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So little are the affairs of men conducted by reason, that this edition, recommended only by the celebrity and handsome workmanship of the printer, soon grew into fashion, acquired the title of the Received Text, and has been copied in all the common editions ever since.

The last century, however, has witnessed the auspicious progress of Biblical Criticism. The London Polyglott had led the way; and at Oxford, in 1707, Dr. Mill published his most splendid and admirable edition, enriched with his valuable Prolegomena, and a noble collection of readings from manuscripts, the ancient versions, and the citations of the Fathers. He adopted the text of R. Stephens, of 1551. Bengelius went farther, and published a text partially improved, by alterations made on the authority of readings which he found in the previously printed editions, especially in the Book of Revelation; with a select collection of various readings: Tubingen, 1734, 4to. It was a maxim with him not to admit a single reading into his text, that had not appeared before in a printed copy! Wetstein published his inestimable work, of truly Herculean labour, in two folio volumes, at Amsterdam, 1751; with ample Prolegomena replete with important information, a vast collection of various readings, and notes chiefly philological. From an excess of caution, he adopted the Elzevirian text. England had the honour of producing the first printed copy of the New Testament, that exhibited a text formed by rational and careful criticism, on a proper use of sufficient sources of evidence and authority. This was edited in 2 vols. 12mo. 1763, by the learnedprinter, Mr. Bowyer, who received into his text the readings which Wetstein, on the evidence of MSS., had inserted in his margin. We are obliged to pass by the critical editions of Matthäi, Alter, and Birch, to save the patience of our readers. The last and most important present to sacred literature, is the edition of the Greek Testament by Dr. I. I. Griesbach, first published at Halle in Saxony, in 1775 and 1777; and, in a second and most carefully perfected edition, at Halle in 1796 and 1806, 2 volumes, 8vo. The Prolegomena are a treasure of scriptural information and criticism. The text is formed by the unremitting and patient labours of the excellent critic, its editor, from a scrutinizing and cautious use of all the proper means. From the constant habit of using the last edition, we confidently advance our opinion, that the constitution of the text in general proceeds upon a strictly upright and judicious application of the unimpeachable laws of fair criticism. In a word, we do not hesitate to say, that no man, in the present day, can justify himself to his conscience or to the public, as a satisfactory interpreter of the Scriptures and a competent defender of Christian Truth, who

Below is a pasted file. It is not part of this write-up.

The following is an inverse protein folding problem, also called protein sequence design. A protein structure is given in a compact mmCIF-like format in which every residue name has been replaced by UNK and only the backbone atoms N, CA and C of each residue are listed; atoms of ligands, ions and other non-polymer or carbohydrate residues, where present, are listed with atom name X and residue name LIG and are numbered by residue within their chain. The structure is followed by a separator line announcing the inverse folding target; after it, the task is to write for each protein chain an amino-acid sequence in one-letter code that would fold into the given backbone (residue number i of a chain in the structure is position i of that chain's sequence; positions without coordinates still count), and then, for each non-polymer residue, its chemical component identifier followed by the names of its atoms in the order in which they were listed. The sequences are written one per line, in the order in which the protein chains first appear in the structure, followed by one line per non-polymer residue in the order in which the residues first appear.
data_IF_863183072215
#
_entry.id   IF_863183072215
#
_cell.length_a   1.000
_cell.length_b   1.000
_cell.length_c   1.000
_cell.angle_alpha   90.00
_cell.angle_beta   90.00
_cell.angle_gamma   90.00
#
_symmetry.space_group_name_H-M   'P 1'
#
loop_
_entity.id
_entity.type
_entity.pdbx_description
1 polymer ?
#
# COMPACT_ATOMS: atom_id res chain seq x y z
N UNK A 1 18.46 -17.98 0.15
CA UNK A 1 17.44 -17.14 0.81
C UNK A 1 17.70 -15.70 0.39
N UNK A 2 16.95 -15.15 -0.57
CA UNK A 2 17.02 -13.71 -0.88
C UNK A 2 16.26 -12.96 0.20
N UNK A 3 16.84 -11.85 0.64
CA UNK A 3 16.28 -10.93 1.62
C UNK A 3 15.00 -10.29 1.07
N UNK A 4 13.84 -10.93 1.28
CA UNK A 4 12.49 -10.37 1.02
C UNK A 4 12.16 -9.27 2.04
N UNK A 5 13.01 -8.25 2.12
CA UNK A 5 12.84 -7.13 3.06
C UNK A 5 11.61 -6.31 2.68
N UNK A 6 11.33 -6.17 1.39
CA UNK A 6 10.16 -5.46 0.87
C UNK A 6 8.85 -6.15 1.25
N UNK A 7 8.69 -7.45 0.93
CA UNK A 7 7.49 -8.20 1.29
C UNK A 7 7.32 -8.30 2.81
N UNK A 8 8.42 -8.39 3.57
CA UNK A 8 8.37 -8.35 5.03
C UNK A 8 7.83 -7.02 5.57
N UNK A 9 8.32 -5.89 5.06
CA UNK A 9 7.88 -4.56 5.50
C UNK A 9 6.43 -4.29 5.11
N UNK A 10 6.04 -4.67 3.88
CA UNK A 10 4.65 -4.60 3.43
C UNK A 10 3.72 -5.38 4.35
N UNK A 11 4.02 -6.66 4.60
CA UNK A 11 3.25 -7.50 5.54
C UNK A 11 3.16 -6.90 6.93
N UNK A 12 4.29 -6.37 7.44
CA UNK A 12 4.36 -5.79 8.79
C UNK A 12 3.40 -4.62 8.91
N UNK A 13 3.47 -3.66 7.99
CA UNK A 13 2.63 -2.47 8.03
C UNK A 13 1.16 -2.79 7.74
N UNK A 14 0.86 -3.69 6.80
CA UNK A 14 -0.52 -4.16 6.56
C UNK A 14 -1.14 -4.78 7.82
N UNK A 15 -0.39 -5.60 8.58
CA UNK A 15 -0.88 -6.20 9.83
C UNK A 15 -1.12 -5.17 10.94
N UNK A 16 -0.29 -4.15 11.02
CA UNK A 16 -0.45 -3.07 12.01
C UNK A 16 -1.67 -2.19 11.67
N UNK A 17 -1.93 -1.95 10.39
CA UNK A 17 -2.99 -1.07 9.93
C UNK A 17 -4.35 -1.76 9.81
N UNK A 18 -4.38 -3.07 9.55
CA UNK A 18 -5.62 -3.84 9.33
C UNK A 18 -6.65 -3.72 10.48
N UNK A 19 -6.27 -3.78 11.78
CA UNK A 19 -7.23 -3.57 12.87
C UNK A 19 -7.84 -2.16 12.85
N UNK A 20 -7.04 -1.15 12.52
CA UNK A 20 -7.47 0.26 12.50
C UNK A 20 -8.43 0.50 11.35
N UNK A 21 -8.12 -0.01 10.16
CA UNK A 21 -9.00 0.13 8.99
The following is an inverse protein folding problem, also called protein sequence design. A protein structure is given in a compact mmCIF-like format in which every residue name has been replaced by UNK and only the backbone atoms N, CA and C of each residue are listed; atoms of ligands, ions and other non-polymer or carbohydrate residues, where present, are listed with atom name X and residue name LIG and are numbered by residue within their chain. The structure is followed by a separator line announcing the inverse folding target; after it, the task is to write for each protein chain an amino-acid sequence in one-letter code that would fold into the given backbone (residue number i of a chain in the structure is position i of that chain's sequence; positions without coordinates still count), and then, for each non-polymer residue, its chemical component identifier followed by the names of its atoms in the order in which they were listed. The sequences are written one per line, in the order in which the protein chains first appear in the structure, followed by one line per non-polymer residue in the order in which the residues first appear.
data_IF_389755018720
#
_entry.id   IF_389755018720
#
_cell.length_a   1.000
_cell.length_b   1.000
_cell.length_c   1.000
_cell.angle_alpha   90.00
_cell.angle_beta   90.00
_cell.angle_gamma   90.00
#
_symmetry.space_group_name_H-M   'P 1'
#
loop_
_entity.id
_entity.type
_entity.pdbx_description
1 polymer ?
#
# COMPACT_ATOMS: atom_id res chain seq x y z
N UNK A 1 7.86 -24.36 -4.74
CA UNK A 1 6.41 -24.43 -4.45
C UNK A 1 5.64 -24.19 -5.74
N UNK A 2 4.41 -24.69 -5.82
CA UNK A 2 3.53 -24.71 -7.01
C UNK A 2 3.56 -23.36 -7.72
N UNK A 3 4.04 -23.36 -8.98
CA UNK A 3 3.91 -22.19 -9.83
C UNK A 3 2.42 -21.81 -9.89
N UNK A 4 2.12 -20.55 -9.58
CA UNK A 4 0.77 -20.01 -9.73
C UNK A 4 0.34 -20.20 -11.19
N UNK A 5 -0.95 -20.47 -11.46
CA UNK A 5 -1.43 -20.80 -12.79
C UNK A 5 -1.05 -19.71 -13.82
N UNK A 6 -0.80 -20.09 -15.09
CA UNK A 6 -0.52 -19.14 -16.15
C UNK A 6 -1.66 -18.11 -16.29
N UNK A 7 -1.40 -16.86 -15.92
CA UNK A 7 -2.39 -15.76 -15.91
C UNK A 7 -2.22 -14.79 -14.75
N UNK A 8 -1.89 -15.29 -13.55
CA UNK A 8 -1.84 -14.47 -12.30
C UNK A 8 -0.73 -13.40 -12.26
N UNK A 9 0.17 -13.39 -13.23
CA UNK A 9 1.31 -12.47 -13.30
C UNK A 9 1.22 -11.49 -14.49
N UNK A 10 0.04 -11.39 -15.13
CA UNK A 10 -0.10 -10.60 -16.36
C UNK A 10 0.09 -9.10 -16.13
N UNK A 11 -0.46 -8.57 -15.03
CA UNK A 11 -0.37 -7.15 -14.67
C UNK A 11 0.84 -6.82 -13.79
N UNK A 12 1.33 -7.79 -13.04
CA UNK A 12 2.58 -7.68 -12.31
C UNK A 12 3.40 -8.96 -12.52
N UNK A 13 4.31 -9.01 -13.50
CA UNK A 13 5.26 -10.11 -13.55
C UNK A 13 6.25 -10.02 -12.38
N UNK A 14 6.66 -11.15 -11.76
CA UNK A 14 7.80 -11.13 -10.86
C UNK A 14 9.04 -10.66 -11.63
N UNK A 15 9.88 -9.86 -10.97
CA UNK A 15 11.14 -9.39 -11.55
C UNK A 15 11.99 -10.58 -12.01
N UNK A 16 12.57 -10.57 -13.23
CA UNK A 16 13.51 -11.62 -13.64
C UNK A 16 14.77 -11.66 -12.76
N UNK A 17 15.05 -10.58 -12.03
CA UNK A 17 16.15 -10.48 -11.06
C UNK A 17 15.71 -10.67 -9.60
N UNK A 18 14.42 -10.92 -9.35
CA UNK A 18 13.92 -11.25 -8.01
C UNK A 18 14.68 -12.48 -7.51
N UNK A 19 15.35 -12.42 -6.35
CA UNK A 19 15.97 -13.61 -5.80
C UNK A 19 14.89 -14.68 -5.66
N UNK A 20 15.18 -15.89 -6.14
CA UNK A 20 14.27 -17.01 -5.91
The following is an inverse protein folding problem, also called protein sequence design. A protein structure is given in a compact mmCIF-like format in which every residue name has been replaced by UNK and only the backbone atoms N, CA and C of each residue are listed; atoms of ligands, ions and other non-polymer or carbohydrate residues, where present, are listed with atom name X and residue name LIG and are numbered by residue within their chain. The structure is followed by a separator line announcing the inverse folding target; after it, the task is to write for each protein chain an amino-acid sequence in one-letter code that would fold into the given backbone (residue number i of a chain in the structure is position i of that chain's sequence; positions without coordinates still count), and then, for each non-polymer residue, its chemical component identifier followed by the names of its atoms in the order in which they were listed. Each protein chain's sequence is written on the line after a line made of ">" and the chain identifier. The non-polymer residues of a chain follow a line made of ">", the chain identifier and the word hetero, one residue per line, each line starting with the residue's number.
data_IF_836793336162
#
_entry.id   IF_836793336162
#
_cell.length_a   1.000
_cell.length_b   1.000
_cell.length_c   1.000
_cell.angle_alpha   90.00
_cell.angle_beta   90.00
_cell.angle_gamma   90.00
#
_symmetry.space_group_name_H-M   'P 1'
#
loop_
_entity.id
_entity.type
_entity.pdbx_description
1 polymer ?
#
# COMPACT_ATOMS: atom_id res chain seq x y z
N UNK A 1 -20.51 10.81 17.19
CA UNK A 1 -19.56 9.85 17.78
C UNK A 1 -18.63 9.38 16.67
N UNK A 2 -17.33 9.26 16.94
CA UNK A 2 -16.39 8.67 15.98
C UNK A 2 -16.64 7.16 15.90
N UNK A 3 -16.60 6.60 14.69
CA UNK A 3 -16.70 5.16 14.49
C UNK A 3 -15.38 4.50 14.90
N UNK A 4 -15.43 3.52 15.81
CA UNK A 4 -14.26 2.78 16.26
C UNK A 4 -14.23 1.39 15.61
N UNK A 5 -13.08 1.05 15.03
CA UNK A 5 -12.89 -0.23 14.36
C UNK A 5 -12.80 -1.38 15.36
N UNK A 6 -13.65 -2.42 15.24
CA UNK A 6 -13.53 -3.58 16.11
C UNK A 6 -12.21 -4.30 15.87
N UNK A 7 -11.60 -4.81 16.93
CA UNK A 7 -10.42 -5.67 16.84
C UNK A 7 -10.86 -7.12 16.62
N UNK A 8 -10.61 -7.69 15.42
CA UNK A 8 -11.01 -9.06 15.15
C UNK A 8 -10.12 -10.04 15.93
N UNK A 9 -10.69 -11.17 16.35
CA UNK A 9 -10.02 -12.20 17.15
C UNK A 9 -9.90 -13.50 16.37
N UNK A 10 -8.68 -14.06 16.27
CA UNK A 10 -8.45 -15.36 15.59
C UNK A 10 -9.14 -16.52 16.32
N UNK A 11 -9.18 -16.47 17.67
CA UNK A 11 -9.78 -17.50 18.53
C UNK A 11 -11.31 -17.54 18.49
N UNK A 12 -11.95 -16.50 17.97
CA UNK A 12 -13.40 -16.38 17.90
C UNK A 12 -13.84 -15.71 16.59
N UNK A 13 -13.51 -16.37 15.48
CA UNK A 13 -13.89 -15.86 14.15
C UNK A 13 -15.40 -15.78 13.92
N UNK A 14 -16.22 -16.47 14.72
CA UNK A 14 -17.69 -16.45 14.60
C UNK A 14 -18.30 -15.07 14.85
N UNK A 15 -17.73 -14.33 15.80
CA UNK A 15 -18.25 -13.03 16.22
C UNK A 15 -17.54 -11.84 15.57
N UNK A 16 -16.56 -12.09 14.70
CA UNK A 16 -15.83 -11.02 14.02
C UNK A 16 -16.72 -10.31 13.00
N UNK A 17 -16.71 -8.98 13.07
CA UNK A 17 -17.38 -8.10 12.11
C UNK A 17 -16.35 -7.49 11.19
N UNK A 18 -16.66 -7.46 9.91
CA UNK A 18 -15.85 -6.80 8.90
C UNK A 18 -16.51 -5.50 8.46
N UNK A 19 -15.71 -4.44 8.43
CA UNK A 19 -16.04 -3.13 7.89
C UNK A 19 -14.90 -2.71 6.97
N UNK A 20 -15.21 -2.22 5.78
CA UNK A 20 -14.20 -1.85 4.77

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does not, if he has it in his power, regularly consult Mill, Wetstein, and Griesbach, or at any rate one of the latter


We have felt much difficulty in compressing, within our confined bounds, this necessary detail. Our indulgent readers will now revert to the inquiry which enjoined upon us this excursion; namely, Did king James's translators possess, as the basis of their Version, a text of the New Testament well ascertained to be eract and authentic? The reply is obvious. At their time, and in their circumstances, the thing was impossible. The result of our whole disquisition we shall present in a few short propositions.